Legal Requirements Never before has it been easier to form a Corporation or LLC. Once you have made a decision between the two structures, the details of establishment can be implemented relatively quickly. With agencies boasting 15-minute forms and 24-hour Articles of Organization, the convenience often belittles the subsequent maintenance. We would
Some Limitations and Restrictions Closely held corporations, sometimes called close corps, are companies controlled by a small number of shareholders. In most cases, the original investors maintain control of their shares for the long-term, with little interest in selling shares or relinquishing any powers. “Closely held” is defined by the IRS as
A corporate merger, by definition, is a combining of corporations in which only one of the corporations survives. Corporate mergers are authorized and governed by the statutes and regulations of the state in which the corporation is formed. Other business entities, such as limited liability companies, can merge as well, but this article will primarily discuss corporate mergers.
This article will provide a brief overview of certain taxable transactions and the ramifications in M&A transactions, including those certain tax-deferred reorganizations under §368 of the Internal Revenue Code. Often, due to the fact that the taxes are deferred under IRC §368, these M&A transactions are referred to as “tax-free.”
In California, there is a general prohibition on the corporate practice of medicine, which includes a prohibition on operating a medical practice as a Limited Liability Partnership (“LLP”) as well. However, there is an exception for professional medical corporations. Professional medical corporations are growing increasingly popular as a business entity, and have become a go-to choice for both large and small practices. For those individual practitioners who want to start their own business for their practice, but do not want to expose themselves to the liability of operating their business as an unincorporated entity, professional corporations can offer a good source of liability protection. Professional corporations also work well for those who desire to operate their business through a more firmly structured and regulated entity as well.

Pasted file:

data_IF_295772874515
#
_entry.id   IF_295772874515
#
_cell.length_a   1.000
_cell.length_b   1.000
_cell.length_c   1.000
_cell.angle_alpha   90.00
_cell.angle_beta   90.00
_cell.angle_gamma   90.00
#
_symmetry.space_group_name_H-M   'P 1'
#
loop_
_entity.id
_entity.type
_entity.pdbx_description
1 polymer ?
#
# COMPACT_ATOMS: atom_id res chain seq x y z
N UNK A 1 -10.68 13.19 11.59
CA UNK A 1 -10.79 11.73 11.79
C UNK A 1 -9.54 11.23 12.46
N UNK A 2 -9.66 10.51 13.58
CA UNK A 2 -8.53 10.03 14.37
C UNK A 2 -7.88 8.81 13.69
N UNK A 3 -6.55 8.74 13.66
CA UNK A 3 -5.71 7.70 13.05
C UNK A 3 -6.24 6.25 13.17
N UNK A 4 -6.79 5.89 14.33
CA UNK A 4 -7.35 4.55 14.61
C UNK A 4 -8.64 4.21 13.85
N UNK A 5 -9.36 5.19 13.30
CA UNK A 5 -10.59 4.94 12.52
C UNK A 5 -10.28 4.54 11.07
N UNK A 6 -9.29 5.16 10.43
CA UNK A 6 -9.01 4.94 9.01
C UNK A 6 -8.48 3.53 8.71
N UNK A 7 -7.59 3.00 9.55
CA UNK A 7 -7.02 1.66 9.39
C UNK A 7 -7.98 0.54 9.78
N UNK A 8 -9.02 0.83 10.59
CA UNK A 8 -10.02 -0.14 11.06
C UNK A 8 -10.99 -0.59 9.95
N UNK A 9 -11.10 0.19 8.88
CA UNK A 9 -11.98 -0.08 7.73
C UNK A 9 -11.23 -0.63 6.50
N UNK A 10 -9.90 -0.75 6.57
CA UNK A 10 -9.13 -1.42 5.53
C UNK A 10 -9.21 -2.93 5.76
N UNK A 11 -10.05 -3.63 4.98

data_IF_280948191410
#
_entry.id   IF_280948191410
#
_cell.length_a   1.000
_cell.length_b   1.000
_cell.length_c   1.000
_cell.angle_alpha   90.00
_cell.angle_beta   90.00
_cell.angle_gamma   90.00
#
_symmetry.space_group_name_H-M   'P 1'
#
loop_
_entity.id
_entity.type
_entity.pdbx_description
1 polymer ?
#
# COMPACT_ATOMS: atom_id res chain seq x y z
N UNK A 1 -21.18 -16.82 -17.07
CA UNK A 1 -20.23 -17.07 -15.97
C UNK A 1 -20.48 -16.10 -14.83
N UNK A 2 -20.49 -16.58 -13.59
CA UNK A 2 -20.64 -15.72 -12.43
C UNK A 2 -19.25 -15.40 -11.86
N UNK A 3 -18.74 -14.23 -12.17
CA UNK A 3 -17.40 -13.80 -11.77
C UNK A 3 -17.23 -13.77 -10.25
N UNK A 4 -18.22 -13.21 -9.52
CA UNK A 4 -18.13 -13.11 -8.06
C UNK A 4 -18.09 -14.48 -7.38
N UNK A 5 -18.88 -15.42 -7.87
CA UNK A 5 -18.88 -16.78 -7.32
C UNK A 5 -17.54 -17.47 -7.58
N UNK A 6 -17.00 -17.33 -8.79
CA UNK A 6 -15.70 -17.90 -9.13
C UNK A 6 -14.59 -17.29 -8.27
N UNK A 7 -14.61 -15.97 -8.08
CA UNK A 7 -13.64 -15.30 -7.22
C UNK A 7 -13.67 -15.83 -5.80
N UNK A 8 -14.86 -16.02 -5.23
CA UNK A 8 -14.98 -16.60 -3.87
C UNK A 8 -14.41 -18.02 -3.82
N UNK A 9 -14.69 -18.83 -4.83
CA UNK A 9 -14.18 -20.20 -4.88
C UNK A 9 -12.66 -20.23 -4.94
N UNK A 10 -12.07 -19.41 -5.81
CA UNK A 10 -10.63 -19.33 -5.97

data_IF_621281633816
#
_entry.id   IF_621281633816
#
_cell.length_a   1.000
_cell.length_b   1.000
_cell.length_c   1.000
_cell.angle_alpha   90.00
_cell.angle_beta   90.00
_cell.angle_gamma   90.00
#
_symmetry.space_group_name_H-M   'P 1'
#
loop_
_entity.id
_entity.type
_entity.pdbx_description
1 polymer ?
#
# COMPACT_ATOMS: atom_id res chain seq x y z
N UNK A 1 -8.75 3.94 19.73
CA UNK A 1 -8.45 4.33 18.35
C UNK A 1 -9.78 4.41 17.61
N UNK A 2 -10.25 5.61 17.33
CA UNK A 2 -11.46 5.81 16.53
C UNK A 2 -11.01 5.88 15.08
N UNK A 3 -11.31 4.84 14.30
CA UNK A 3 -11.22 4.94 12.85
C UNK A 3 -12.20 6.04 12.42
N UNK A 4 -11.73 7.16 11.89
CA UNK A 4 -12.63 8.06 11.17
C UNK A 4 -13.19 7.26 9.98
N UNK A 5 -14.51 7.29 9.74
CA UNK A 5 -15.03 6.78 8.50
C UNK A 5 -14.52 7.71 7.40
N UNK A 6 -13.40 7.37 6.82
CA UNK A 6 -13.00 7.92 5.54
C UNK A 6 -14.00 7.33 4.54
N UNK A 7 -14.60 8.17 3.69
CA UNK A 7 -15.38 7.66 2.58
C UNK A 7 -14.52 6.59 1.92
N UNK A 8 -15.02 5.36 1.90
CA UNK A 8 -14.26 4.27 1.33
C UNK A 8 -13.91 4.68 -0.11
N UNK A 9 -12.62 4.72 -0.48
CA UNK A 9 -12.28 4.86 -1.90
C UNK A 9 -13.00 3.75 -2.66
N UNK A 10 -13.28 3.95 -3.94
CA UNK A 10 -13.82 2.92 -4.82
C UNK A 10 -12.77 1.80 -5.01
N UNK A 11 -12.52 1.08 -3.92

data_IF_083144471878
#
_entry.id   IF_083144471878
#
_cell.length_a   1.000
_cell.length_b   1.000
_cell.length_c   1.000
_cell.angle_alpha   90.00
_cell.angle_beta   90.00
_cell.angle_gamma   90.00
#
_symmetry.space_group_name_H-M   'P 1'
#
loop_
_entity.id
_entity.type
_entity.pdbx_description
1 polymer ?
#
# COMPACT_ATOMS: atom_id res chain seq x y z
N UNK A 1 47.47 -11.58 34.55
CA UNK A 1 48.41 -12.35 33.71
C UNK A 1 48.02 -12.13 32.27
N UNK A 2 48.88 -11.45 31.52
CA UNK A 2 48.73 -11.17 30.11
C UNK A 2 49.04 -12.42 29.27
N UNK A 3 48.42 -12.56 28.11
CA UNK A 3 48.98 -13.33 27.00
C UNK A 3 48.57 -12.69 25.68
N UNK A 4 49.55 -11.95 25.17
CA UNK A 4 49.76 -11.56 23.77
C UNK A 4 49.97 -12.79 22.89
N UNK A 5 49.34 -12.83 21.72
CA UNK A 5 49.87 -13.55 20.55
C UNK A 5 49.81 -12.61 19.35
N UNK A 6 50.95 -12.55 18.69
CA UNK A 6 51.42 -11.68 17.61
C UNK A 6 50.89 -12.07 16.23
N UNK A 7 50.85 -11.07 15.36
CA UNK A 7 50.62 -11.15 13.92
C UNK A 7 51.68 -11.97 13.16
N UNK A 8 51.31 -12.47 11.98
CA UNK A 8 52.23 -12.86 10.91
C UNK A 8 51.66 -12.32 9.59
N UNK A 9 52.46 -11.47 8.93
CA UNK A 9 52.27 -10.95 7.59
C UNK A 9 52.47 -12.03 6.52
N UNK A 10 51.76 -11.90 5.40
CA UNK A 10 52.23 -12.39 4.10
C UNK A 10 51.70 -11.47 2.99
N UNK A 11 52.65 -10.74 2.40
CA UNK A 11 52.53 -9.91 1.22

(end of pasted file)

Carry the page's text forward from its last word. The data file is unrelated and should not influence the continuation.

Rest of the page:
Starting your San Diego business as a Sole Proprietor or General Partnership are some of the easiest business entities to form. However, both of these business entities come with a serious drawback – being that the business owner has no protection from liabilities that arise from the operations of the business. This means that if you are sued, or the business goes into debt, the business owner can be held personally liable for those debts. There are different types of partnerships however, including limited partnerships and limited liability partnerships that can offer variable levels of liability protection.
Corporations are probably the most well-known of the business entities, as they provide limited liability to shareholders, easy access to raising capital through investors, are the only business entity that can go public through an IPO, and have a rigid management structure allowing shareholders to delegate the management of the corporation to directors and officers.
A Limited liability company (“LLC”) is a business entity that allows for liability protection for the equity holders, without sacrificing each individuals ability to participate in the management of the company. Those that hold equity in the company are called “members” of the LLC, unlike corporations which have “shareholders.” The equity a member owns in the LLC is often defined as a “membership interest,” or sometimes a “membership unit.” This articles provides a brief overview of LLC’s and their structure.
Under Section 5 of the Securities Act of 1933, as amended (the “Securities Act”), all securities must be registered unless an exemption applies to those securities. This article will give a brief summary of Regulation D and the limited offering exceptions found within it.
Under Section 5 of the Securities Act of 1933, as amended (the “Securities Act”), all securities must be registered unless an exemption applies to those securities. Section 3 of the Securities Act, on a very general basis, exempts specific securities from the requirement of registration with the Securities and Exchange Commission (the “SEC”). This article will give a brief summary of the Section 3(a)(11) exemption, sometimes referred to as the “intrastate offering exemption,” as well as its safe harbor, Rule 147.